In case you didn't notice, I have been going through my Beatles scrapbooks and finding articles that I find interesting. Here is one from an unknown newspaper dated December 18, 1974.
The Day Linda Struck a Wrong Note
From a special writer in London
No woman could have been more resented than Linda Eastman when she married the last of the bachelor Beatles, Paul McCartney, five years ago.
Jealous fans were rude to her whenever she stepped outside her elegant London home and the relationship hasn't improved.
John Lennon's wife, Yoko Ono, and others accused her of using her influence over Paul to bring about the group's break-up. And the public only reluctantly accepted her as a musician in McCartney's new group, Wings.
Linda, daughter of an American lawyer and formerly a photographer in New York, is well aware of the resentment, as I discovered when I talked to her at Paul's office in Soho this week.
Wearing an original Forties dress and little make-up, she said, "the thing I didn't like was the head-on collision."
"I've never really been a person who cared what people thought of me. then when I married Paul I was suddenly slagged off. That had never happened to me before.
"It was like I was a different person through marrying Paul I got a bit uptight because I thought, 'Well, I'm still the same person -- why am I being attacked?' I felt people must be jealous."
She is annoyed that in the West End play "John, George, Paul, Ringo and Bert," the author suggests that Paul broke up the Beatles by walking out.
"He's got it wrong. In fact, Paul was the last one to leave.
"The play makes it look as if the three sat down and said: 'Come on, Paul, for the sake of the gorup don't go.'
"It wasn't like that at all. Ringo left at one point and then came back. Then George left and he came back. Then John left and he didn't come back.
"So Paul said: 'I guess I am leaving then.' There was nothing to leave. None of them were together musically."
I reminded Linda of Yoko's accusation that she contributed to the break-up by interfering in the Beatles' affairs; that shew as against American businessman Allen Klein taking over the management of the group and wanted her own father to be the job.
"It was much more than that," she replied. "I came along when they were all growing up, expanding their own music -- so I don't think anything really broke it up.
"Before Klein came in, Paul met my dad. He's very honest and really helps people. He's on the buzz. Paul wanted the others to meet him.
"Paul said, 'You don't have t have Linda's dad, but I want him. The three of you can have Klein. I don't mind. I want Eastman.'
"Paul never cared that much who managed the Beatles, so long as he himself could have his affairs looked after.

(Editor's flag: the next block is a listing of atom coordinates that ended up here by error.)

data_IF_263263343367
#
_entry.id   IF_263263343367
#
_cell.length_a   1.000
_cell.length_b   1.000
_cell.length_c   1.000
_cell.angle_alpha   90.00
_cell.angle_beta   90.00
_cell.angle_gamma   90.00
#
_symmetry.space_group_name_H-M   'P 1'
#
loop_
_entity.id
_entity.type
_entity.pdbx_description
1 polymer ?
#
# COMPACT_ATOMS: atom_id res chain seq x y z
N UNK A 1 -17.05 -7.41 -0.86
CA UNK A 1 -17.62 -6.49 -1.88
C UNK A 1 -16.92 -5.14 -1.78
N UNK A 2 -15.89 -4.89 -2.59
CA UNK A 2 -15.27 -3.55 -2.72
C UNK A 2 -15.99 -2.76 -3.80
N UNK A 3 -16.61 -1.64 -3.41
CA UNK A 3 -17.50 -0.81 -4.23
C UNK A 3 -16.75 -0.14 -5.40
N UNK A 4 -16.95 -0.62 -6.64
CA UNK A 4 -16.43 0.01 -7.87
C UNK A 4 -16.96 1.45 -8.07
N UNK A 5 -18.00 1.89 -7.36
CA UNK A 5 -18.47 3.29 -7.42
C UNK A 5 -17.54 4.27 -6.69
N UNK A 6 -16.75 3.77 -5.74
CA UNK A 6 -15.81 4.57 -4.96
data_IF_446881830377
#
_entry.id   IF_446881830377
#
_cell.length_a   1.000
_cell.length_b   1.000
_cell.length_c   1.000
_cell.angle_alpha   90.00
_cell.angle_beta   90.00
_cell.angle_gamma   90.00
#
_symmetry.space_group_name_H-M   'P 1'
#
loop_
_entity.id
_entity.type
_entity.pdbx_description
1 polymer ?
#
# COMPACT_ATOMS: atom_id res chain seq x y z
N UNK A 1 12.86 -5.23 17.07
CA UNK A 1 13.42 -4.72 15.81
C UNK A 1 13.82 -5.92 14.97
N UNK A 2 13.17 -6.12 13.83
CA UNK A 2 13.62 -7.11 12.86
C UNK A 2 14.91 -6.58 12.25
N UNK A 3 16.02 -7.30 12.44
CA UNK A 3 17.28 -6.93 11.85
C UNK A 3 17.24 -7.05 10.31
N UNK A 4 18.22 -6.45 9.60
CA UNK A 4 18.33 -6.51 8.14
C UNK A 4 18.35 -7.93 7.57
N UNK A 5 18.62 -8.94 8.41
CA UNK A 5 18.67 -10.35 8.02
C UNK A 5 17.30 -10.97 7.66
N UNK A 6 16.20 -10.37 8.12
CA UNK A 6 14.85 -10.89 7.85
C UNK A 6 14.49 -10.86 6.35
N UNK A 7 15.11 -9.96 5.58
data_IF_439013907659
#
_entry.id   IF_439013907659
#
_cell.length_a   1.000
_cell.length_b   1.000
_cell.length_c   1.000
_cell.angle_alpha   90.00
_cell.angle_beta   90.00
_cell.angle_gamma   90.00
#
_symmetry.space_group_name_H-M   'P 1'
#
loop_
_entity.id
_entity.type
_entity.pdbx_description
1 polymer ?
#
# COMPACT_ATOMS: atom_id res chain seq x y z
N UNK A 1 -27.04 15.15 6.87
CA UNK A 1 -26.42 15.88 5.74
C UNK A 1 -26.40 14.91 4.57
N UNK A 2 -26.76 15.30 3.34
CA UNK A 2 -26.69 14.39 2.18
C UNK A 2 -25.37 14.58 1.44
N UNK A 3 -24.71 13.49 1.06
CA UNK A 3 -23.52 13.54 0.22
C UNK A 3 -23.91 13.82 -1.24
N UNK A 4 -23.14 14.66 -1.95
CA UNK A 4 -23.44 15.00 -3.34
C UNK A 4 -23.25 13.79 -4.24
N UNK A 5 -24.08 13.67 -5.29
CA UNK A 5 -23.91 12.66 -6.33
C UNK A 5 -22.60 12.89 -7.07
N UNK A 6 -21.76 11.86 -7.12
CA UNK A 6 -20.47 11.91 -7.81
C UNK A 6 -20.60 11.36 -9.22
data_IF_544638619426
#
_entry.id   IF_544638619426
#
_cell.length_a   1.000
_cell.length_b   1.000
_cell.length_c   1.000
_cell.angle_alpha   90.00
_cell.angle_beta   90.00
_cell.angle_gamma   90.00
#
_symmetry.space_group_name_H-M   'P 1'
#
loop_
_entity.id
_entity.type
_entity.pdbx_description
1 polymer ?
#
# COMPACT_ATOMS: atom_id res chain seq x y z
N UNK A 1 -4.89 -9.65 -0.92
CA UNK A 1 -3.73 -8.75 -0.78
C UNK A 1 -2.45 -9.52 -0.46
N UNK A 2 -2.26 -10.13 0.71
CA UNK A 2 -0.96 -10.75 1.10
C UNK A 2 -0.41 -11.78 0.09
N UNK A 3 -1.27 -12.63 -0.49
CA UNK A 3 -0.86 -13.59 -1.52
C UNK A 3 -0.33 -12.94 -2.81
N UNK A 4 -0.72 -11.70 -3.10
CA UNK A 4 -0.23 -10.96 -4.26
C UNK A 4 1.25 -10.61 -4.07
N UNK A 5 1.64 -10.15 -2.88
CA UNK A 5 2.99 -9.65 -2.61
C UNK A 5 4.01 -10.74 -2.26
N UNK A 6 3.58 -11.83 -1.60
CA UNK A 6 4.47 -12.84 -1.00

"When it broke up, Paul said: 'Well, look, we're not musically together any more.'
"John said: 'Yes, I know we're not musically, but let's be in business together.'
"Paul told him: 'What's the point? I'm in it for the music.'
"But they said: 'You've got to have Klein.'
"We are all in our thirties now and I think we should have what we want. Anyway, it's coming round to everyone's being friendly again. I just feel Paul got blamed for an awful lot of stuff.
"I don't think anyone should be blamed. If you are in anything and you have got partners, maybe you outgrow them. Musically, they played great together. You can't knock that."
With actors impersonating her husband on stage, in London and on Broadway, people rarely stop to think what life must be like for the one McCartney who can rarely escape from the limelight.
"You've got to keep sane," Linda said. "Very sane. You've got to realise life is all right, folks."
"I rarely think I am going insane. I always think you must keep good in life. I didn't take very much acid, but the second trip I took in the sixties I imagined what it would be like to go insane.
"I thought the worst part would be that you are dependent on everyone else. You can't keep yourself together. That's when I decided I won't go insane, thank you very much. so I haven't.
Linda surprised the pop music world when she joined up with Paul's group Wings on piano, and immediately came in for a barrage of criticism.
Before that, she admits, she couldn't play a note. "We were up in Scotland. Paul wanted to play. But he couldn't think who to play with now the lads had split.
"He said, 'Why don't you learn? We could do it together.' so he asked me to join the band."
Linda arrived for our meeting arm in arm with her husband. They are insuperable and always seem like lovers on an early date.
Did the break-up of the three other Beatles' marriages scare her? "When I read there was only Paul left, I thought: 'Everyone's just waiting for us now. They can't wait until we do it.'
"No, it doesn't really scare me. I'm fatalist ---take what happens in life. If something did happen and we split...well, I wouldn't go and kill myself."